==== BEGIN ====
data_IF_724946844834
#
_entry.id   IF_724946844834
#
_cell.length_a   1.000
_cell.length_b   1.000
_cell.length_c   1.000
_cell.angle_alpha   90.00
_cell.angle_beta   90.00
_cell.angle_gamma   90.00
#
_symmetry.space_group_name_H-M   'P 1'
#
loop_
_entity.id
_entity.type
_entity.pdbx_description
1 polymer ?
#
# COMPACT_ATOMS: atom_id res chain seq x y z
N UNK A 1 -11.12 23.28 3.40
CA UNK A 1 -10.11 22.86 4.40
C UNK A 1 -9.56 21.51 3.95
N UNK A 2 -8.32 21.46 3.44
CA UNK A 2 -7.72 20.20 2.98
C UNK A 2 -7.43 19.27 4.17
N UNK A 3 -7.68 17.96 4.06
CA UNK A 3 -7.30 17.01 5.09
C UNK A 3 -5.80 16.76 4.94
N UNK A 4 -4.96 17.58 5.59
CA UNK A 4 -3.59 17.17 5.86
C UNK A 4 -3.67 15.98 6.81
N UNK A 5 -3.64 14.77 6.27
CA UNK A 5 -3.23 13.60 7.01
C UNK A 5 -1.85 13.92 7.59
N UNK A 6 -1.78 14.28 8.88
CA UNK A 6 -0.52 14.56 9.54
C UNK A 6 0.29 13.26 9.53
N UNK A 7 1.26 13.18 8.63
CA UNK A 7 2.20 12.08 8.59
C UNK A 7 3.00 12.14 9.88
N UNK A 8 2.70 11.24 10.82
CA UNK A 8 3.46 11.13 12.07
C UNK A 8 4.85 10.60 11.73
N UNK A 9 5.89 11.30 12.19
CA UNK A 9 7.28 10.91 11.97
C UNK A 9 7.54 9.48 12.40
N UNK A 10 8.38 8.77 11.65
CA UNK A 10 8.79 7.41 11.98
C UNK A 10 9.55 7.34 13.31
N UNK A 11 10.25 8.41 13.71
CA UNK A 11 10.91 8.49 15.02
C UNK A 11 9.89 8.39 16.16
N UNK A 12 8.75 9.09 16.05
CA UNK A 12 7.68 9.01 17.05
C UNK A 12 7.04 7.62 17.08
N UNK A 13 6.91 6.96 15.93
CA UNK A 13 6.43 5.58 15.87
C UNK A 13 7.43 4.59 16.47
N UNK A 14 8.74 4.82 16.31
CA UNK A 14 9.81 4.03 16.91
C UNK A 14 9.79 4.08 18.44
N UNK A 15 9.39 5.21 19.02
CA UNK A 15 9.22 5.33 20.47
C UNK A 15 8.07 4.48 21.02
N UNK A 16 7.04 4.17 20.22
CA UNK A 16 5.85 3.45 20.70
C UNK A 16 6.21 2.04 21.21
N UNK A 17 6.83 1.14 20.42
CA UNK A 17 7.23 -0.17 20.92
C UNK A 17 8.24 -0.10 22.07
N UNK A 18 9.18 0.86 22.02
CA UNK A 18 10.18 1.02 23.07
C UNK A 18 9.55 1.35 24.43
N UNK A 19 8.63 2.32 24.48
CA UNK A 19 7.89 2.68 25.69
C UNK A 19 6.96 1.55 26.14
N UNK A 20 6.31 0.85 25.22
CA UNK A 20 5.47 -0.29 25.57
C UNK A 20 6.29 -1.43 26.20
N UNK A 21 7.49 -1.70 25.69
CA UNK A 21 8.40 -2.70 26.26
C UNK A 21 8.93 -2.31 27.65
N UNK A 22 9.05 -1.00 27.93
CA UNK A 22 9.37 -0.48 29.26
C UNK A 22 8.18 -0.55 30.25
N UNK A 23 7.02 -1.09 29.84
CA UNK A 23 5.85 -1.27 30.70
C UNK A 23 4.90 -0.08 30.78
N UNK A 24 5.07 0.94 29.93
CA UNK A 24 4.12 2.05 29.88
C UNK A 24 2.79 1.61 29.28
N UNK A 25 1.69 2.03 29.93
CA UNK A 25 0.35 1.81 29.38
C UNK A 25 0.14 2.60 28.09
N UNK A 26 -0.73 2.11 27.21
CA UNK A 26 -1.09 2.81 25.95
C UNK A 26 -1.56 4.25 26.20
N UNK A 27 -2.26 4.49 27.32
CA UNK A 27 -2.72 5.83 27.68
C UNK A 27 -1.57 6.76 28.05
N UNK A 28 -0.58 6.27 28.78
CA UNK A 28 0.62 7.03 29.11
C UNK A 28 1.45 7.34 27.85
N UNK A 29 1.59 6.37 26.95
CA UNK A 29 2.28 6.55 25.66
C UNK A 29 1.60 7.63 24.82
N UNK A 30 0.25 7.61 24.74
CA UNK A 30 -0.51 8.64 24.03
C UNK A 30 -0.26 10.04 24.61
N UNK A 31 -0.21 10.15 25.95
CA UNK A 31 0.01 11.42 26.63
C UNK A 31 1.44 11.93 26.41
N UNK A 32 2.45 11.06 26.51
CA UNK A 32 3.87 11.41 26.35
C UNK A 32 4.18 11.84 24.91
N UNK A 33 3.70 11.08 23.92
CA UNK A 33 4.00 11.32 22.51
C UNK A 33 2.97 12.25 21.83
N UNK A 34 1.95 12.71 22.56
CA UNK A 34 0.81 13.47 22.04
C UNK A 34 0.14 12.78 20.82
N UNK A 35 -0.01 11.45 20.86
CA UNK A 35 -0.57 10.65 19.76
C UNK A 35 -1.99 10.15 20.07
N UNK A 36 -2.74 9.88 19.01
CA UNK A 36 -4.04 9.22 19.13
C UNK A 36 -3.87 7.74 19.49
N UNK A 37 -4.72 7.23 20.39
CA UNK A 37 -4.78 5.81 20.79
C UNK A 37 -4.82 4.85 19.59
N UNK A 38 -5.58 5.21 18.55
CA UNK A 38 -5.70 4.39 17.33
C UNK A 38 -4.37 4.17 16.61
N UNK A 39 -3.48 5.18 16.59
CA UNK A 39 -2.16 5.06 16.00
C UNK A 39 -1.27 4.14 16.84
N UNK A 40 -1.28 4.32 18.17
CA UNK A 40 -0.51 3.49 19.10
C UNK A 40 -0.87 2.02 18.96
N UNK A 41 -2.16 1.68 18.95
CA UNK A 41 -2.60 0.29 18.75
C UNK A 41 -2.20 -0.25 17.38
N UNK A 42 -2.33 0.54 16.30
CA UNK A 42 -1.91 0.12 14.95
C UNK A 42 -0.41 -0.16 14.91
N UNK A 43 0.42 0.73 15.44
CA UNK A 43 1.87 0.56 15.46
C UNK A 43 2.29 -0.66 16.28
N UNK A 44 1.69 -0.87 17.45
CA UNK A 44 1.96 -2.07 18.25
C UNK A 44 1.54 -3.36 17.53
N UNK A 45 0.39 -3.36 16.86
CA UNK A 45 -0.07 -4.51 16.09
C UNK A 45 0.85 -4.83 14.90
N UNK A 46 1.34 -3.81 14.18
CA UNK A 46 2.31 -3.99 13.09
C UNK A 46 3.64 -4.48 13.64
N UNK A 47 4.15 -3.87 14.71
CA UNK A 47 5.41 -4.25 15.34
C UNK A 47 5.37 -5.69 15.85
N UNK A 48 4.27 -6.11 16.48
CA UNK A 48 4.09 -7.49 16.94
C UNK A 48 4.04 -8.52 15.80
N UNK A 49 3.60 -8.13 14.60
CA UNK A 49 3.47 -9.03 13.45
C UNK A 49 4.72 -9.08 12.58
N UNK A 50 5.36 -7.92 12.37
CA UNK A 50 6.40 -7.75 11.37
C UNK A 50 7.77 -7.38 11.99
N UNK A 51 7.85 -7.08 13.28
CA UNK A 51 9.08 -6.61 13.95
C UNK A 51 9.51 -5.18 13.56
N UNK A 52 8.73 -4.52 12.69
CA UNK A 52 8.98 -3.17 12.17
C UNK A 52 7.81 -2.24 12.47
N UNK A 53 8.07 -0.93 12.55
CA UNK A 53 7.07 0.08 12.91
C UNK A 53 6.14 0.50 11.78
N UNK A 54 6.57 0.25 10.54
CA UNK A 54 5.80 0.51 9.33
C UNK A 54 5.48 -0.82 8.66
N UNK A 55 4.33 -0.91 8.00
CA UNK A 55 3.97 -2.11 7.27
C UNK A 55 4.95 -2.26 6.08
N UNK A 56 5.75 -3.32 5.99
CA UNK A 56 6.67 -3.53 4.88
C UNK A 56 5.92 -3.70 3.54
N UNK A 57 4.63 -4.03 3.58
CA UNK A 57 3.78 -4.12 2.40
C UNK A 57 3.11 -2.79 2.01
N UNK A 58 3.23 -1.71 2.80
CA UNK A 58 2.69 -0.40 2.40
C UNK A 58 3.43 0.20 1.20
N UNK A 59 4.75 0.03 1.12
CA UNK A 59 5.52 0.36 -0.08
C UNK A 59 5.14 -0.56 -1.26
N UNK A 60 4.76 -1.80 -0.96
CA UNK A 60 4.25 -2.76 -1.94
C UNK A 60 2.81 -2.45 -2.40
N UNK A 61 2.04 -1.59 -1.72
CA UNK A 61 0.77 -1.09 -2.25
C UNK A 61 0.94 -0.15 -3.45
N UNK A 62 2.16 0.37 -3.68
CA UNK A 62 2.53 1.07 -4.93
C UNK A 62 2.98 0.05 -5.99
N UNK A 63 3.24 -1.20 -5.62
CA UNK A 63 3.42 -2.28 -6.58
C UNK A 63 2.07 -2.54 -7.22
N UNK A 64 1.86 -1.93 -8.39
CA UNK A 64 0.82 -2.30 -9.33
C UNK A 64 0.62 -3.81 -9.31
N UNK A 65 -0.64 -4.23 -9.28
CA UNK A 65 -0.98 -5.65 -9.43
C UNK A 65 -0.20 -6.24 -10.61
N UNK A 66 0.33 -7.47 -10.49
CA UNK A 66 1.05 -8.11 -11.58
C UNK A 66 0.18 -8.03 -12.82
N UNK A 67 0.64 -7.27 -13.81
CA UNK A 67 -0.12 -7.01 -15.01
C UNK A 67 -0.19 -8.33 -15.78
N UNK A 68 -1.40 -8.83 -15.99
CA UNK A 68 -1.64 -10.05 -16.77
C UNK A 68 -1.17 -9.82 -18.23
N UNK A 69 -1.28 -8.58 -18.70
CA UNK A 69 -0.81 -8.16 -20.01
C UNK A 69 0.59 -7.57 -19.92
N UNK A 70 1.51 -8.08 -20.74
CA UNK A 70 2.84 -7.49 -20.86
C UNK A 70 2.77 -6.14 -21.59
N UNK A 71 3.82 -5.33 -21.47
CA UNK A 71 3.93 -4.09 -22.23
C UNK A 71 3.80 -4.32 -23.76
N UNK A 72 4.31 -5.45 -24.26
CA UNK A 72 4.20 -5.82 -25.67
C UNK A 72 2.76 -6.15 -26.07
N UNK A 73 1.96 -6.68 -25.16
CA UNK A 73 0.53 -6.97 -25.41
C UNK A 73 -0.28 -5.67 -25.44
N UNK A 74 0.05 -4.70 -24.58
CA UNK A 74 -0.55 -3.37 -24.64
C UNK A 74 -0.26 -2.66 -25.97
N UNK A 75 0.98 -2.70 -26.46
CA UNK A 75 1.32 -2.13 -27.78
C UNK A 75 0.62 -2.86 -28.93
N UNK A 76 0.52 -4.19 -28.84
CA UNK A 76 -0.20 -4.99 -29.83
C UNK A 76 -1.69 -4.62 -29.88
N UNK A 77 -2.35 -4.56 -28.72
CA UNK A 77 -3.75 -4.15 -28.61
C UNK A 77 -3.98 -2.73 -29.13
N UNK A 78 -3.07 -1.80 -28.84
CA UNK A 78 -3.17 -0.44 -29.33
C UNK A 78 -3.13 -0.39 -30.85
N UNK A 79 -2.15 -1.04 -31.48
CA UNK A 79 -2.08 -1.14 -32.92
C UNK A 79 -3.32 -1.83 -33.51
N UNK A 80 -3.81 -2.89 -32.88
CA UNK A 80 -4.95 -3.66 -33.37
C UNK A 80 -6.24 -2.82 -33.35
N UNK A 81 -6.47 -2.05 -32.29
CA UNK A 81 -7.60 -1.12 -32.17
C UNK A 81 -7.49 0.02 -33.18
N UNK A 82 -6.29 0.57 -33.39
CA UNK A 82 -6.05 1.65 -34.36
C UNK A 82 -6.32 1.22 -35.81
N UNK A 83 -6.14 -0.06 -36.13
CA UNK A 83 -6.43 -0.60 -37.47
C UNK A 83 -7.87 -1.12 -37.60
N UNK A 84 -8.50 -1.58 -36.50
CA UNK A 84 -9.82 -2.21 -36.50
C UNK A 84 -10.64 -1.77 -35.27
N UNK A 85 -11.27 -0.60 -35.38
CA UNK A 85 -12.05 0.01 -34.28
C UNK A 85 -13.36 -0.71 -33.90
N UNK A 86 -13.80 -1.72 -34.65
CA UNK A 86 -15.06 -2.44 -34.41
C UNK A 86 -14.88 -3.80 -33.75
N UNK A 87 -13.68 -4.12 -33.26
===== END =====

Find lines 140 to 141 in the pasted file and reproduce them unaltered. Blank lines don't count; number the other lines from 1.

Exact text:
C UNK A 40 -0.87 2.02 18.96
N UNK A 41 -2.16 1.68 18.95